Football Focus, Swansea-Manchester United: Swansea shows promise in possession, but poor defensive shape

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source:  Two goals in quick succession in the first half turned an even match into a comfortable 4-1 win for Manchester United over Swansea City on Saturday. Before conceding twice, Swansea looked like a fairly capable, possession-based team.

The biggest surprise in player selection was United manager David Moyes’ decision to start only one forward in Robin van Persie, leaving Wayne Rooney on the bench. Ryan Giggs played in a withdrawn attacking role, making the formation essentially a 4-2-3-1.

Wingers Danny Welbeck and Antonio Valencia took up narrow starting positions, with Welbeck preferring to cut in from the left wing and allowing Patrice Evra to overlap from left back.

Ahead of the center backs, Michael Carrick played more of a traditional holding role, while Tom Cleverley roamed box to box, with a little more freedom to push high. Swansea didn’t really play with a No. 6 (holding) and No. 8 (box-to-box) midfielder; instead, Leon Britton and Jose Alberto Cañas (and Jonjo Shelvey, in the second half) both played No. 8 roles.

Many teams prefer to have two players starting from that deeper role, as it allows for more movement and an element of less predictability — the players involved just have to make sure that one is always in the gap between the center backs.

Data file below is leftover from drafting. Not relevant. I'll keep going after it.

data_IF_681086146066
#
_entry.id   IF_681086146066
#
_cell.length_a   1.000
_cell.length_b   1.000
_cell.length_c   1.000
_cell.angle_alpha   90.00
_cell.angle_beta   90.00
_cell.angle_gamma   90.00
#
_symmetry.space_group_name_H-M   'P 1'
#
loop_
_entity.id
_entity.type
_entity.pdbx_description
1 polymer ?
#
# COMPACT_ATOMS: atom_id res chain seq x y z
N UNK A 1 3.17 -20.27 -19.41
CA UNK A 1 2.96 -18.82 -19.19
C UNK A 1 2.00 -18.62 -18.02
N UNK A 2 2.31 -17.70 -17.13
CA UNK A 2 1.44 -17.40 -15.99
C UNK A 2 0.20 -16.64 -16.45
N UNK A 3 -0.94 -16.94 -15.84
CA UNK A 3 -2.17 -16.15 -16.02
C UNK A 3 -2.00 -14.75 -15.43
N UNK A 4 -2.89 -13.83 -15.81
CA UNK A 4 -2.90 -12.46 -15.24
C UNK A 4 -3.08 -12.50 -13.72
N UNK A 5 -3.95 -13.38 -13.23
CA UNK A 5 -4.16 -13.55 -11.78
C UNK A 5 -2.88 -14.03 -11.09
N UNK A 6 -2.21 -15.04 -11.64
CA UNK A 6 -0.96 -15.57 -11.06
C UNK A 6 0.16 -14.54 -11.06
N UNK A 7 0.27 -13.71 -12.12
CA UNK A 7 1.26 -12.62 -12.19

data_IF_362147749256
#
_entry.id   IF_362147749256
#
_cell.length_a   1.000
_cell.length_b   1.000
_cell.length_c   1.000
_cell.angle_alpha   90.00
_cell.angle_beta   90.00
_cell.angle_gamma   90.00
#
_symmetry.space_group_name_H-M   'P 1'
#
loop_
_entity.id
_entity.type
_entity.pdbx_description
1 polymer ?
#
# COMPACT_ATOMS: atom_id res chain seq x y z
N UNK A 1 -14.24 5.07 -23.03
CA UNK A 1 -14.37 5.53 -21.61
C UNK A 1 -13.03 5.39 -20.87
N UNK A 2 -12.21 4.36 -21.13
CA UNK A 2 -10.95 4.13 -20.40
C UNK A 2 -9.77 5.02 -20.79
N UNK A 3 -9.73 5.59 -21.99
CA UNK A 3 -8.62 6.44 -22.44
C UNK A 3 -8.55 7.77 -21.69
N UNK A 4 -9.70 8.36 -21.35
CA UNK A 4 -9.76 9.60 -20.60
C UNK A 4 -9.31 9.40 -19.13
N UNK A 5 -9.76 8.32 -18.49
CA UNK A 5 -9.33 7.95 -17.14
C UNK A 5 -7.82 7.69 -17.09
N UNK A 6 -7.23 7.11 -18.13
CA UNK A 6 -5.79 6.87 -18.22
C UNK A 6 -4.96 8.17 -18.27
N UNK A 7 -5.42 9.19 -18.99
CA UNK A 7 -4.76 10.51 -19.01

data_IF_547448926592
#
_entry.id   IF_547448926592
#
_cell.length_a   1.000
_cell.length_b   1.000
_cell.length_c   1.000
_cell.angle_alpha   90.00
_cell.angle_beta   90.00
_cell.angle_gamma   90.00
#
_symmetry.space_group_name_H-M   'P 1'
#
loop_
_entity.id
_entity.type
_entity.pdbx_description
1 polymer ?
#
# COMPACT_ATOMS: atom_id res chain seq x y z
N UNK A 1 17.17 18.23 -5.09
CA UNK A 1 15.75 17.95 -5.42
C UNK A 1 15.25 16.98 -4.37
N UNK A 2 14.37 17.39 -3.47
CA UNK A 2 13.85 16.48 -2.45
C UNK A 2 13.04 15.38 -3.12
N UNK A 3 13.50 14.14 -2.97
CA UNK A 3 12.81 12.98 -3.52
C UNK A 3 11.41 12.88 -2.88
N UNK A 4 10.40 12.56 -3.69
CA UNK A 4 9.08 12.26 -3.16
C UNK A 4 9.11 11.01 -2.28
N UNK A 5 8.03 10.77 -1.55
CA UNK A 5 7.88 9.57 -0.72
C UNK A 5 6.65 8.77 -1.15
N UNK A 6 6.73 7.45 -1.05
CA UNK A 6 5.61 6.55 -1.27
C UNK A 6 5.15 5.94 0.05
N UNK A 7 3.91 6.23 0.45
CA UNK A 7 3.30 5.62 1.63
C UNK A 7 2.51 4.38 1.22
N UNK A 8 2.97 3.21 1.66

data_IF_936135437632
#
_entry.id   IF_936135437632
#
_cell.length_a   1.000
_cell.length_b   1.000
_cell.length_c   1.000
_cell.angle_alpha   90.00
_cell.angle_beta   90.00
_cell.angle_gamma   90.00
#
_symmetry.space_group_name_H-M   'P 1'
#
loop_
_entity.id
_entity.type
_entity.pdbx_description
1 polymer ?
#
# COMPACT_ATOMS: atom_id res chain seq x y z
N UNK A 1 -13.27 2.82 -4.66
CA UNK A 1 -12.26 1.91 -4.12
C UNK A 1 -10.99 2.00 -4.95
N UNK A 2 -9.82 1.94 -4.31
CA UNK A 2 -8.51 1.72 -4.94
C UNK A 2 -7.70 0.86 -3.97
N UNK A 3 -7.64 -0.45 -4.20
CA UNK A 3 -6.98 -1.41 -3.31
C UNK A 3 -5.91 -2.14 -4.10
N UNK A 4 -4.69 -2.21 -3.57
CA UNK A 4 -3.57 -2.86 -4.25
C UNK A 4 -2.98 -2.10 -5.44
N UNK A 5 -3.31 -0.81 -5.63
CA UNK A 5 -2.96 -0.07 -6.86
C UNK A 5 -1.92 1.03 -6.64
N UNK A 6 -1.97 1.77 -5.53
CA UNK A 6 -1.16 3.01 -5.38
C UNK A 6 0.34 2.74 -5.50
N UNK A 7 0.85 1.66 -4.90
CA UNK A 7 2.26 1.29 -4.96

Swansea defensive shape to blame for two

Even with two players protecting the defense, Swansea conceded two preventable goals. The first directly involved the team’s defensive shape with relation to its deep midfielders’ roles.

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When an attacking player sits in the space between the defensive and midfield lines, the goal is to draw the center backs out of position, which is exactly what Welbeck does. Chico steps up to him, and Ashley Williams is also drawn up. This leaves the outside backs setting the offside line, which should never happen.

Both Angel Rangel and Ben Davies are in proper position, accounting for United’s wide threats, but one center back needs to stay goal-side of van Persie. Shelvey (who in the run of play has temporarily switched positions with a holding player) should preferably step to Welbeck, leaving both center backs to take up their ideal positions (green line).

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On the second goal, van Persie uses change of direction to get behind Williams. Before Evra crosses, Williams is in good position, goal-side and ball-side of the attacker. But watch the video — van Persie’s quick, choppy steps in opposite directions allow him to float onto Williams’ back shoulder.